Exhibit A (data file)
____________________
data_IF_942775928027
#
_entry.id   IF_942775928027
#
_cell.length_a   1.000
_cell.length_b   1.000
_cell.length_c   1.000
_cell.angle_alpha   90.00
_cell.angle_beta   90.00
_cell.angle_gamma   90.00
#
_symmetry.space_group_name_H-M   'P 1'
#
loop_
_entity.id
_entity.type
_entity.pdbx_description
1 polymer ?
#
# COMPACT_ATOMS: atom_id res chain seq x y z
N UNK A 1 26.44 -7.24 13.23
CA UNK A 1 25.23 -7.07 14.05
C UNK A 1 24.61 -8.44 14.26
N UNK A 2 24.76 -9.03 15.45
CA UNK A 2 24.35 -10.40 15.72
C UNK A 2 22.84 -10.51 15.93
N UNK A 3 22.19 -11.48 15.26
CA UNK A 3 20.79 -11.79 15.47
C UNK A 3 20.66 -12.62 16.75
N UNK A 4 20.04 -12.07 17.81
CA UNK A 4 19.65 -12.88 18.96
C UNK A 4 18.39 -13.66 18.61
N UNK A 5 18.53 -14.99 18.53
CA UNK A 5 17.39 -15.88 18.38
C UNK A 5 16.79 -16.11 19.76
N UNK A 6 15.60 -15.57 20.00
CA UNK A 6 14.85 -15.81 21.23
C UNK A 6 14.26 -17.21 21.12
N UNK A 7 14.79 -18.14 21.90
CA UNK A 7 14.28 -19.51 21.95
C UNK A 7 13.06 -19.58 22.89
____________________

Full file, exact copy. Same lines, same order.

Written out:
data_IF_942775928027
#
_entry.id   IF_942775928027
#
_cell.length_a   1.000
_cell.length_b   1.000
_cell.length_c   1.000
_cell.angle_alpha   90.00
_cell.angle_beta   90.00
_cell.angle_gamma   90.00
#
_symmetry.space_group_name_H-M   'P 1'
#
loop_
_entity.id
_entity.type
_entity.pdbx_description
1 polymer ?
#
# COMPACT_ATOMS: atom_id res chain seq x y z
N UNK A 1 26.44 -7.24 13.23
CA UNK A 1 25.23 -7.07 14.05
C UNK A 1 24.61 -8.44 14.26
N UNK A 2 24.76 -9.03 15.45
CA UNK A 2 24.35 -10.40 15.72
C UNK A 2 22.84 -10.51 15.93
N UNK A 3 22.19 -11.48 15.26
CA UNK A 3 20.79 -11.79 15.47
C UNK A 3 20.66 -12.62 16.75
N UNK A 4 20.04 -12.07 17.81
CA UNK A 4 19.65 -12.88 18.96
C UNK A 4 18.39 -13.66 18.61
N UNK A 5 18.53 -14.99 18.53
CA UNK A 5 17.39 -15.88 18.38
C UNK A 5 16.79 -16.11 19.76
N UNK A 6 15.60 -15.57 20.00
CA UNK A 6 14.85 -15.81 21.23
C UNK A 6 14.26 -17.21 21.12
N UNK A 7 14.79 -18.14 21.90
CA UNK A 7 14.28 -19.51 21.95
C UNK A 7 13.06 -19.58 22.89